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pathways to change while engaging all
members of the HSO to create a culture of
successful innovation. CTOs serve as the
point of contact for change, where net works
including internal and external stakeholders are brought together to create change
within the organization.
As a part of the C-suite team, CTOs will
be held accountable for keeping innovation on the agenda at all C-suite executive
meetings. All members of a HSO have to be
involved and committed to innovation to
change their organization; holding one person accountable ensures innovation will be
discussed and kept on the minds of all staff
members within an organization. Creating
a position such as the CTO shows staff how
committed all C-suite leaders are to change.
Organizations with a senior point person
in charge of innovation have higher levels
of innovation performance and capabilities
then those who do not. 7 Holding a senior
executive accountable is important to
address transformational changes within
the healthcare industry.
The number of high-level challenges the
healthcare industry is addressing are causing the C-Suite to look for new executives
to ensure successful innovation happens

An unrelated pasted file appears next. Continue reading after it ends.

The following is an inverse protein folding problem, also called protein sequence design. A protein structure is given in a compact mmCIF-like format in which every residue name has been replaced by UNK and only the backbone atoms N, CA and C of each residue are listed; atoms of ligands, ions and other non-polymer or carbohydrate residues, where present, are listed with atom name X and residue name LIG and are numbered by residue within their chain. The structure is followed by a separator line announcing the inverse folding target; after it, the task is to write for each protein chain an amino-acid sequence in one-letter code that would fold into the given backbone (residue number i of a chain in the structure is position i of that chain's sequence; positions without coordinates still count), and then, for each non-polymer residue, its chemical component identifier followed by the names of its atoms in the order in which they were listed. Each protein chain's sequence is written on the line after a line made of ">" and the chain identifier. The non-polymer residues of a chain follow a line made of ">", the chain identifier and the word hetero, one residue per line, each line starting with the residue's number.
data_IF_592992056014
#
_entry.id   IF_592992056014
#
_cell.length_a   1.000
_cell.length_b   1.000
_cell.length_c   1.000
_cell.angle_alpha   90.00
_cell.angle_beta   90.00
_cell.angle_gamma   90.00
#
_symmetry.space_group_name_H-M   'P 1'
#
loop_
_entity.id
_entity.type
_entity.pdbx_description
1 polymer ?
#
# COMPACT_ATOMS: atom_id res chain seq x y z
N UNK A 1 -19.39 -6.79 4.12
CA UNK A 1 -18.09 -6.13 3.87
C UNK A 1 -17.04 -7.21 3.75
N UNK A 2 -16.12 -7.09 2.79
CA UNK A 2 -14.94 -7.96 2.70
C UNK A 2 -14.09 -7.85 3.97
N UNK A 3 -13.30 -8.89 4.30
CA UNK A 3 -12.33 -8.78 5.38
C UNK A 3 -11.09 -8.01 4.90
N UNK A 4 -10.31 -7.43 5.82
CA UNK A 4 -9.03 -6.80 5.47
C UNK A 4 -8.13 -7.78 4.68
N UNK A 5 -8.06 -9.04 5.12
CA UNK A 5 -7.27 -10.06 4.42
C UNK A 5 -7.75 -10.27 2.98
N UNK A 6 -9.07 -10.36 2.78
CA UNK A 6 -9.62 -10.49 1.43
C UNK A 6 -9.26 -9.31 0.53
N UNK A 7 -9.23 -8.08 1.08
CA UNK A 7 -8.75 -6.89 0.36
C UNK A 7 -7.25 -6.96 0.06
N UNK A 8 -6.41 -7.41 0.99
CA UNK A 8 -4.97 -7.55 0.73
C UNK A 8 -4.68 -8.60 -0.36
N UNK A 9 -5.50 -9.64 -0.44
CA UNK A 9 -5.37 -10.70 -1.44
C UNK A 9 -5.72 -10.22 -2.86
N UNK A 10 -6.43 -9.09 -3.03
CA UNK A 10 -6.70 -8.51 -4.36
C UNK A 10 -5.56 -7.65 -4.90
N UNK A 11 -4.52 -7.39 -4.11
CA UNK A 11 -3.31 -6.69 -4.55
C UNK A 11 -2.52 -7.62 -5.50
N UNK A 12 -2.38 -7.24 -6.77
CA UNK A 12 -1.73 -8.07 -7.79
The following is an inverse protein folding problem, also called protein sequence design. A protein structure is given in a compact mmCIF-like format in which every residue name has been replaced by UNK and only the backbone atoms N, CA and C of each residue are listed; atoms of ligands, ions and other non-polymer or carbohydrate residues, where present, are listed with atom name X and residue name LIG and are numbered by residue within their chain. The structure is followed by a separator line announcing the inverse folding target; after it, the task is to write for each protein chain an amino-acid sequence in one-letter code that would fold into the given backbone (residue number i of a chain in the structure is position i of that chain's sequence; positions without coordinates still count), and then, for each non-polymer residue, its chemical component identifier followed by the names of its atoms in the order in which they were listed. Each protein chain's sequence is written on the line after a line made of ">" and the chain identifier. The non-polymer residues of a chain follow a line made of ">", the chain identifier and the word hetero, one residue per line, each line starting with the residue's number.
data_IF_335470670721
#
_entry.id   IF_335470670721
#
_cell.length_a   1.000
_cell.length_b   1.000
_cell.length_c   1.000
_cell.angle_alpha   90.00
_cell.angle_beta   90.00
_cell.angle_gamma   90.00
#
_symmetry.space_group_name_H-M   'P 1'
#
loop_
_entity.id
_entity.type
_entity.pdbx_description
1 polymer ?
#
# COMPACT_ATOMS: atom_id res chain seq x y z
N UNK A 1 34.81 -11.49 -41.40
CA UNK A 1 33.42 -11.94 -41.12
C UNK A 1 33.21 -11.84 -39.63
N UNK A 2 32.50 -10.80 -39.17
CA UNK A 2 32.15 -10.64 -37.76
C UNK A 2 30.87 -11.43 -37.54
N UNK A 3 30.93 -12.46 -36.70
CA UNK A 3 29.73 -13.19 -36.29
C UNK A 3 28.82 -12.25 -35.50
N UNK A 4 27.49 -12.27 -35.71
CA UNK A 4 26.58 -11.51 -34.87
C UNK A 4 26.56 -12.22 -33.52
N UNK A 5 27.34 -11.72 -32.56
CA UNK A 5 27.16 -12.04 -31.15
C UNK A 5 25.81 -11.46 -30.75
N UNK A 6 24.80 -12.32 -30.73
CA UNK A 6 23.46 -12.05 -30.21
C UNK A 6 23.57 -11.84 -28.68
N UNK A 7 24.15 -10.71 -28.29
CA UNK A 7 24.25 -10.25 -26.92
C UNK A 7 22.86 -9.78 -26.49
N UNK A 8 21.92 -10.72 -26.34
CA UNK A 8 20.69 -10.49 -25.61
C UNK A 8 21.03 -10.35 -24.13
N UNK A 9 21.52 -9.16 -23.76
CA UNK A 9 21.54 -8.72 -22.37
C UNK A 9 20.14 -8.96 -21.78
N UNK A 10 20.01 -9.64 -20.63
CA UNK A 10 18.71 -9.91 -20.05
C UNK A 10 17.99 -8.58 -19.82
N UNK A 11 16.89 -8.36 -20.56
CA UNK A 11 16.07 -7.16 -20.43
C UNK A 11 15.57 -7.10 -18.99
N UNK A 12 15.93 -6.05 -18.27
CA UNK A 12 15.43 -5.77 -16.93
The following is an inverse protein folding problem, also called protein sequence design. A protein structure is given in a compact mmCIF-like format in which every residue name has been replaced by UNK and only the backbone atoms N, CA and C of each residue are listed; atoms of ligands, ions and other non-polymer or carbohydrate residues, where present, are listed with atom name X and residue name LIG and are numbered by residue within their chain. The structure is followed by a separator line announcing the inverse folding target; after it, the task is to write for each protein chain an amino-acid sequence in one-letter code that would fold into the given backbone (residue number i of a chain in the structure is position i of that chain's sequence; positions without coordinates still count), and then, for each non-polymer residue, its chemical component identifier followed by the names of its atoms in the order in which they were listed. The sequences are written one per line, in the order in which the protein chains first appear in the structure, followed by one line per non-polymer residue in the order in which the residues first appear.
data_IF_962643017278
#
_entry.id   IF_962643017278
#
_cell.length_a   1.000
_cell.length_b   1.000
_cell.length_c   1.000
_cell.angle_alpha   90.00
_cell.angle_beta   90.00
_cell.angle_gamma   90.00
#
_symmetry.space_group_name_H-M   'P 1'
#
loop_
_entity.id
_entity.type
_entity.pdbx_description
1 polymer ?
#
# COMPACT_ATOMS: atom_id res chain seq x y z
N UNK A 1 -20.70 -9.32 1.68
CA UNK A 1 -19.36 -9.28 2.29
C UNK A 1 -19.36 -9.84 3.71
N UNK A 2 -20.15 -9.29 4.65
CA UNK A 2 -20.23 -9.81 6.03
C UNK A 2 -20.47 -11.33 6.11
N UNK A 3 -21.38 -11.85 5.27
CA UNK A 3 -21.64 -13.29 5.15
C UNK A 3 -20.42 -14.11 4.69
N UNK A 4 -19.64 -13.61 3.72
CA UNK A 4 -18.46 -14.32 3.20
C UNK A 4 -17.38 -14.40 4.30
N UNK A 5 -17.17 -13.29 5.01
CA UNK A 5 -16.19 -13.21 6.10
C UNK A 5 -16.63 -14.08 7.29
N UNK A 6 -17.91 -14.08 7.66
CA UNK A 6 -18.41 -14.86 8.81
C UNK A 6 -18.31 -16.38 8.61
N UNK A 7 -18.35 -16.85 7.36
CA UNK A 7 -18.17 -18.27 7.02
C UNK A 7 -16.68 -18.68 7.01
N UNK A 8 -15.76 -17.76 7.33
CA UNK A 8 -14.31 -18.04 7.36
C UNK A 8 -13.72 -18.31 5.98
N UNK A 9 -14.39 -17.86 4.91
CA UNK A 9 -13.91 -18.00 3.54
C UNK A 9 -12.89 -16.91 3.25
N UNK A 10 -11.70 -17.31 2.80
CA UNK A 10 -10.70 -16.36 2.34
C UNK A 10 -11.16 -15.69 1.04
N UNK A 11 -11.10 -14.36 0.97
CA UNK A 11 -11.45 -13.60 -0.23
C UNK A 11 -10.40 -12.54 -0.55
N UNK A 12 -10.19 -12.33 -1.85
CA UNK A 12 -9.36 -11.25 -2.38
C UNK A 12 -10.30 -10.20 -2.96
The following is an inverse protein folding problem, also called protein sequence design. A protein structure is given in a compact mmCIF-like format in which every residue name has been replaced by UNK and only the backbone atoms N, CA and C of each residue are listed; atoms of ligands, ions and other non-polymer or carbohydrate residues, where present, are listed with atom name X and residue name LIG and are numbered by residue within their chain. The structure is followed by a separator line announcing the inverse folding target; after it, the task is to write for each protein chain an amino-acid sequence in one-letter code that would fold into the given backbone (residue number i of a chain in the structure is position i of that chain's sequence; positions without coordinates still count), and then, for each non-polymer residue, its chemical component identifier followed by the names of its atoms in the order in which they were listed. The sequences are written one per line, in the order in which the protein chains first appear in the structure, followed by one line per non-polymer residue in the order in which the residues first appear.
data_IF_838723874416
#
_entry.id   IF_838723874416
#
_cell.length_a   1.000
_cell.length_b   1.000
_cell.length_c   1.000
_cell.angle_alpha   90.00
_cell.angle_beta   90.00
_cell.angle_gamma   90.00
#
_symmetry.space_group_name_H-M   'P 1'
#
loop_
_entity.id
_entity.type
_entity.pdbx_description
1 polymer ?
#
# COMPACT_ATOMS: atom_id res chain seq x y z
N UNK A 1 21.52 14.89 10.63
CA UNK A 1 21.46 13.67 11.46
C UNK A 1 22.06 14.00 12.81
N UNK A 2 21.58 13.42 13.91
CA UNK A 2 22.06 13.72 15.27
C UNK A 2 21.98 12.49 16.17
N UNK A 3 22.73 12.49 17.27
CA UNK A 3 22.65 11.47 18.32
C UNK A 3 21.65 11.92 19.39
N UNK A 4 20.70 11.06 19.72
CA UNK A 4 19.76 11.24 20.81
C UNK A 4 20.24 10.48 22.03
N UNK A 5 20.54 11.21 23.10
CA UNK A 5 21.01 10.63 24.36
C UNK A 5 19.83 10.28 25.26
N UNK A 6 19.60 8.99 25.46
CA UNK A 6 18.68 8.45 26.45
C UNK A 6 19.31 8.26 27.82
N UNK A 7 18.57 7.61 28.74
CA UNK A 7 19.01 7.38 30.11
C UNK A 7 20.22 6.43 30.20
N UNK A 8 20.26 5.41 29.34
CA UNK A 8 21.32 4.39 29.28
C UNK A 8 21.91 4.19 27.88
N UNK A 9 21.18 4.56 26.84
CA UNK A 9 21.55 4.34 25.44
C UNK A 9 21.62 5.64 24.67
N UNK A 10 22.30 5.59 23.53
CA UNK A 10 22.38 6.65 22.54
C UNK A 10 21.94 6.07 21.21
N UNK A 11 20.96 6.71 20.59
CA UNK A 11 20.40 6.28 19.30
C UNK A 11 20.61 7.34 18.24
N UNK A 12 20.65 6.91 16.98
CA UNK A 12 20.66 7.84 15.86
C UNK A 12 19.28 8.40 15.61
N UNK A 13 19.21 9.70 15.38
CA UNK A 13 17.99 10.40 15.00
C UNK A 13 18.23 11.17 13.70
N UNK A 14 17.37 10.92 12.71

within their HSO. The responsibilities of
C-Suite team continue to grow, indicating
a need for expansion to fully invest and
transform an organization to meet the
needs of the future. To ensure that successful innovation happens, it will take new
leaders who think out-of-the-box and have
perfected strategic implementation skills,
team orientation, and transformational
As Michele Molden stated, CTOs are
held accountable for developing and implementing system-wide strategic plan and
engaging employees to accept new changes
within the organization. At least two dozen
HSOs already utilize CTOs to address
changes within the healthcare industry.
Existing CTOs are used to bridge the gap
between identifying needed innovation and
successful implementation of innovation to
meet the growing challenges facing health
services organizations. JHIM
Nichole Rydahl, MHA, is an Administrative
Fellow at Memorial Hermann Health System in
Houston, Texas. She earned a master’s degree in
Health Administration from the Texas A&M Health
Science Center in 2014 and a bachelor’s degree
in Community Health from Grand Valley State
Tamuchin McCreless, PhD, is an Assistant
Professor in the School of Business and Economics
at Fayetteville State University. He earned a PhD in
Business Administration with a focus in Computer
Information Systems in 2012, a master’s degree
in Healthcare Administration from Trinity University
in 2000, and a bachelor’s degree from Texas A&M
University in 1997.
Murray Côté, PhD, is an Associate Professor and
director of the MHA program in the School of Public
Health at the Texas A&M Health Science Center. He
earned a PhD in Management Science from Texas
A&M University, and a master’s degree in Business
Administration and a bachelor’s degree in Political
Science from the University of Saskatchewan,